Brexit – and the language and messages of many of its leading exponents – has made these people believe that their time has come, and that ‘taking our country back’ means taking it back from foreigners and immigrants.  Politicians and the rightwing press have reinforced a sense of national/racial grievance and victimhood, in which the perceived differences of migrants – or simply the perceived difference of skin colour and religion – have been identified as cultural pollution or ‘invasion’.

Of course the authors of these messages will always deny that they intended anybody to be hurt by them, but when politicians like Farage complain about English not being spoken on the tube, or when Johnson accuses Europeans of ‘treating the UK like their own country’, or when newspapers pour forth a constant stream of hysterical headlines depicting migrants as parasites and cultural usurpers, you can’t be entirely surprised if someone further down the foodchain feels like bullying their neighbor or punching a Spanish woman on the tube.

In effect, Brexit has become a kind of springtime for racists.  It is the single biggest victory for the far-right in British history – not to mention the far-right outside Britain.  It has undermined hard won achievements in race relations and the treatment of minorities, and unleashed persecutory tendencies that will be difficult to contain.

It’s comforting to reduce all this to ‘ a few bad apples’ or social media rumour,  and deny the extent to which racism and xenophobia have become increasingly routine and normalised.  We are right to celebrate the Norwich tenants who publicly protested the fascistic Happy Brexit Day poster that went up in their building.  But we will not contain this poison unless we recognise where it came from, and treat it with the seriousness it deserves.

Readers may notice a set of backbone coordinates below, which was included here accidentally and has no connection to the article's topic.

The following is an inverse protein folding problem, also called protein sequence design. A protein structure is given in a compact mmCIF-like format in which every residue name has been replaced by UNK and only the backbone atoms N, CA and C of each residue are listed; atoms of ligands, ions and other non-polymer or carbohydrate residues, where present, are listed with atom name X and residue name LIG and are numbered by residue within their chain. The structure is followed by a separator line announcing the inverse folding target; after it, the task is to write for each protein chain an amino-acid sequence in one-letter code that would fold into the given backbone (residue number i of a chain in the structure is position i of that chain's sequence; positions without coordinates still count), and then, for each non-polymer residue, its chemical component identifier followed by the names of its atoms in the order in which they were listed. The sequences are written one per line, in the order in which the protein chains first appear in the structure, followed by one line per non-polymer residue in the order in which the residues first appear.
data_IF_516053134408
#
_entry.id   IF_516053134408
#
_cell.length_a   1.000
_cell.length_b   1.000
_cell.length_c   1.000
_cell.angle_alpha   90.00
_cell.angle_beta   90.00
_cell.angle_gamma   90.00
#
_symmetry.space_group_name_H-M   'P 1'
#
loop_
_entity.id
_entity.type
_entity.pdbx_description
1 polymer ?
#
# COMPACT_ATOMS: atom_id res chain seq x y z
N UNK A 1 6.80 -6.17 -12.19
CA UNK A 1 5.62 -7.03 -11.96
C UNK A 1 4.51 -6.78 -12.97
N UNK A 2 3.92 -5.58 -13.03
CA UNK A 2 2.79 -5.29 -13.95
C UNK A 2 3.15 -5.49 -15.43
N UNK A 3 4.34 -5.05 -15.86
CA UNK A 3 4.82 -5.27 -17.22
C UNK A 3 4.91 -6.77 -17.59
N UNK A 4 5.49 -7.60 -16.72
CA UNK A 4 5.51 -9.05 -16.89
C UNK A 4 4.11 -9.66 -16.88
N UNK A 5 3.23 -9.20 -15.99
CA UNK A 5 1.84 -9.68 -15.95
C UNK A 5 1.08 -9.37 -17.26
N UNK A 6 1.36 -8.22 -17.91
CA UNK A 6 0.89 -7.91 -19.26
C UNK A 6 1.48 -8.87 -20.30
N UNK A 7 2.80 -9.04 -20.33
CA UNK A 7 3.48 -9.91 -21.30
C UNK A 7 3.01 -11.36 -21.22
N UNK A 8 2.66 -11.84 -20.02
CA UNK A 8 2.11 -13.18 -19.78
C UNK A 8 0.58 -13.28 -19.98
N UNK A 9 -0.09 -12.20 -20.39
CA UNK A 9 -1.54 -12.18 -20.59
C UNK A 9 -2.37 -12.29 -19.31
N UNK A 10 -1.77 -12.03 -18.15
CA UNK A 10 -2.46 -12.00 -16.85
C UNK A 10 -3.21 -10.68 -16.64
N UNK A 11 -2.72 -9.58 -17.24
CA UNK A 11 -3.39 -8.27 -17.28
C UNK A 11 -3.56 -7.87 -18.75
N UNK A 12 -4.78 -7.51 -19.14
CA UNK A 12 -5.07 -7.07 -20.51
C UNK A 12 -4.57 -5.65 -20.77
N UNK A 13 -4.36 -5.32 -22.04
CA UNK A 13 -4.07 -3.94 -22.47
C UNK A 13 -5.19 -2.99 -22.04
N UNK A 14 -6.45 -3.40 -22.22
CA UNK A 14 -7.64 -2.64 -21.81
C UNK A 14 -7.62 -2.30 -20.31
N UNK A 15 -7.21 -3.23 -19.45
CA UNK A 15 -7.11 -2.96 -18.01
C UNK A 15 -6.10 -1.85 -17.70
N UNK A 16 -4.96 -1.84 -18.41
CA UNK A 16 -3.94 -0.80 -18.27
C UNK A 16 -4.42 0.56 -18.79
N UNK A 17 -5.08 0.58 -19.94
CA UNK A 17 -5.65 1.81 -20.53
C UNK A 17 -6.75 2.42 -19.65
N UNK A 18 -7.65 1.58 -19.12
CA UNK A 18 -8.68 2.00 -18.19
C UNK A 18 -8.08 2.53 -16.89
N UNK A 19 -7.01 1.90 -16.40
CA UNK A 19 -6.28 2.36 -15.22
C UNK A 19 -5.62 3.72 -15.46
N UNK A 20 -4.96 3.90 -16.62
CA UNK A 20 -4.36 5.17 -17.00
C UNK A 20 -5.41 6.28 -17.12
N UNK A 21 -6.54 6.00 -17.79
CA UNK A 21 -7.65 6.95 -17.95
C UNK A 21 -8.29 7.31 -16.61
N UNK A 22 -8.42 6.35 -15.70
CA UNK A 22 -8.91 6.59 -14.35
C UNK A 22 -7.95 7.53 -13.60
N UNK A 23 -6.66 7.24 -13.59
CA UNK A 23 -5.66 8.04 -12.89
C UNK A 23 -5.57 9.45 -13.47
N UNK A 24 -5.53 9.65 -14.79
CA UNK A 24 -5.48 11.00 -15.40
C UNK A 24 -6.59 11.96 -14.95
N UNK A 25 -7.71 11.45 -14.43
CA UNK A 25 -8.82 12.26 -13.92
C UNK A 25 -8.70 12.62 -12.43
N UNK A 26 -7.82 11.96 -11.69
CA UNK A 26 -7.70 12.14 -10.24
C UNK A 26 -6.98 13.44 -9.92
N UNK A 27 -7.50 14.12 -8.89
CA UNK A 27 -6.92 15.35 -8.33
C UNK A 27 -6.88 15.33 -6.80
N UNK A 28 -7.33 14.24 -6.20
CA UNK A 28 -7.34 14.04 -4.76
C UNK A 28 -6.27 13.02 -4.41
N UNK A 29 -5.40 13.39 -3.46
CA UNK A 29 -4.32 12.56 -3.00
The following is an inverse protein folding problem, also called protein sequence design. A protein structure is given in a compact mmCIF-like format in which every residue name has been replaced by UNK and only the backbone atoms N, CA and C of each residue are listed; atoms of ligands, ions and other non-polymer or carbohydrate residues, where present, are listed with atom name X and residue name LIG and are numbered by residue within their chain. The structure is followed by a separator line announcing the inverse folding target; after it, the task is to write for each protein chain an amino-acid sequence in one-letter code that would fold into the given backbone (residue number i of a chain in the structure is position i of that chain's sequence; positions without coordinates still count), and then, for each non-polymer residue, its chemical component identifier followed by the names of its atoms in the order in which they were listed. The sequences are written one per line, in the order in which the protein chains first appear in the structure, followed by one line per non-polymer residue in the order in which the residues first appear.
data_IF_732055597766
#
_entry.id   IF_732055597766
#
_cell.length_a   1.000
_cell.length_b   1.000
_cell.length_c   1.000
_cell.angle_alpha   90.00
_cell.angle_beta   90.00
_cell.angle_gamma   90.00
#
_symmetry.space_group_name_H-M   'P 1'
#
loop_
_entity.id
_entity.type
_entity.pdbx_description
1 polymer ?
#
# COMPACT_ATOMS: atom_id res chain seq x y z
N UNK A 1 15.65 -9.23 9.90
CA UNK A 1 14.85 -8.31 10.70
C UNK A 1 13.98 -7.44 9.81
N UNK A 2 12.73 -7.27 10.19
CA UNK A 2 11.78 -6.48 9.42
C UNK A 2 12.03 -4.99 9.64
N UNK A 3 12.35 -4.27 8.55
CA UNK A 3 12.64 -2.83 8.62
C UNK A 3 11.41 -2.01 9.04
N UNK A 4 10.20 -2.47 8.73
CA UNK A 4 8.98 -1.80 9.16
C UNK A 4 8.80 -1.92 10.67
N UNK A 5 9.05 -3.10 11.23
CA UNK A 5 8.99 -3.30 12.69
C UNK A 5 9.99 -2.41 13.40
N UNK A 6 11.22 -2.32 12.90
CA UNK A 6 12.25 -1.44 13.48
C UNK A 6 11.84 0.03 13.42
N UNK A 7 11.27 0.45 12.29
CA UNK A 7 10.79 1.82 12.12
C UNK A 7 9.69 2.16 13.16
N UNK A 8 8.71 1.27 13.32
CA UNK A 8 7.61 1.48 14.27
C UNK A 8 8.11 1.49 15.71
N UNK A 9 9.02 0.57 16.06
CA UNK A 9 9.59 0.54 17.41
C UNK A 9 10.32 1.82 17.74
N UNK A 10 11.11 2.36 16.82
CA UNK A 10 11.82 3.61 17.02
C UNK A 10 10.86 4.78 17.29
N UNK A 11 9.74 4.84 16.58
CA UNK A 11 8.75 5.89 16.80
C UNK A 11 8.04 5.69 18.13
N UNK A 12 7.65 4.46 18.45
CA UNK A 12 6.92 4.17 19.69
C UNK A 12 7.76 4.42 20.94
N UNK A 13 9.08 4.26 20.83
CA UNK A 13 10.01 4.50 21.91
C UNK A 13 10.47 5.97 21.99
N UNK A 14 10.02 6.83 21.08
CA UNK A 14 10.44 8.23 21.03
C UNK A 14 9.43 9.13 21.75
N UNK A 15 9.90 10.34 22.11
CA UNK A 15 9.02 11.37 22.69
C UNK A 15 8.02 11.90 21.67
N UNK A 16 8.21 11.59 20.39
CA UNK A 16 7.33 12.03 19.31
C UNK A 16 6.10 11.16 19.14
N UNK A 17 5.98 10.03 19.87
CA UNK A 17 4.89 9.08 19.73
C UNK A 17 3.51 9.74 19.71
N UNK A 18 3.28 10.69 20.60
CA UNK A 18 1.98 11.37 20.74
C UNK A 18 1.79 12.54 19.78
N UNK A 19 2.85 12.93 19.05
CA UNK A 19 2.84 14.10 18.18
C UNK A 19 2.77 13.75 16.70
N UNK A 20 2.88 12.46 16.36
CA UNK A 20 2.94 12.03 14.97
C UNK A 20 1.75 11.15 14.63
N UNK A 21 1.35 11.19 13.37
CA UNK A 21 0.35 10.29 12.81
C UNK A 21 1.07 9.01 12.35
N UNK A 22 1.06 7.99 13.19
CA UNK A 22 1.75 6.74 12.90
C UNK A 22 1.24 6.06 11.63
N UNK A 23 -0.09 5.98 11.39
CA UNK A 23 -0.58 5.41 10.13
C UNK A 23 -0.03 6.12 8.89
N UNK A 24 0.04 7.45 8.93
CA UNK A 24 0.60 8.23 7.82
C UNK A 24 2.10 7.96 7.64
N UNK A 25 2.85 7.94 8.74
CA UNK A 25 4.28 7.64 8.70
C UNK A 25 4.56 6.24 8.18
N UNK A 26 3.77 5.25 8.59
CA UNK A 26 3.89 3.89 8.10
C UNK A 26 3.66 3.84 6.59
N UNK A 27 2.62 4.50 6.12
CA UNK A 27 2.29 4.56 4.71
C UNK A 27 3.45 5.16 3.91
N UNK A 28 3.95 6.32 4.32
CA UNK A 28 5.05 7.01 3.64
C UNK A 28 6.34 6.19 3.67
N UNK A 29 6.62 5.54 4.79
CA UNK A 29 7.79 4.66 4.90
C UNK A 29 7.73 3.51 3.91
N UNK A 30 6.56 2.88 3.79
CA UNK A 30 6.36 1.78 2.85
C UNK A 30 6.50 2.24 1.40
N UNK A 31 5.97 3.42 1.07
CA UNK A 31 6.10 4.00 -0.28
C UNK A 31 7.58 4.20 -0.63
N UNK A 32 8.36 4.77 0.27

Few politicians are willing to acknowledge this.  The right, for obvious reasons, has no interest at all in taking responsibility for a phenomenon that they helped create.  In four years I have not heard a single Leave politician or voter acknowledge the new vulnerability that so many migrants and people of colour have expressed.  On the contrary, most of them seem more concerned with presenting themselves as victims by citing  the strawman argument that ‘all Leavers are racists’ than they are with denouncing the racists who are seeking to take their country back.

The left has not always been much better.  It’s far easier to denounce Trump or simply ‘stand up to racism’ than it is to acknowledge the extent to which the racism that we must now stand up to has been increasingly Brexit-related.

I can’t think of a single Labour politician, except for  Sadiq Khan ,who has acknowledged the extent of post-Brexit racism.

This needs to change – and quick.  Because the ‘cultural’ counter-revolution unleashed by Brexit has not ended by any means.  It will continue, and as legitimised hate tends to do – it will find continue to find new outlets,  in the disabled, in transgender people – in anyone perceived to be a ‘bit different.’

Unlike the Italians of World War 2, we aren’t looking at extermination, but the normalisation of attitudes and behaviour that – until recently – we considered unacceptable and beyond the pale.  Now, whatever happens in the next few years, it is incumbent on all of us to find a way to prevent this poison from spreading, to make it known to all those who want to ‘take our country back’ that they do not have exclusive ownership over it, and to stand together with our friends and neighbors, and to the strangers we have never met, and fight to make this country reflect the best of us, rather than the worst.

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1 Comment

  1. Mark

    3rd Feb 2020 - 10:25 pm

    Matt, typo, not boht, both. I presume.
    Mark

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About Me

I’m a writer, campaigner and journalist.  My latest book is The Savage Frontier: The Pyrenees in History and the Imagination (New Press/Hurst, 2018).  The Infernal Machine is where I write on politics, history, cinema and other things that interest me.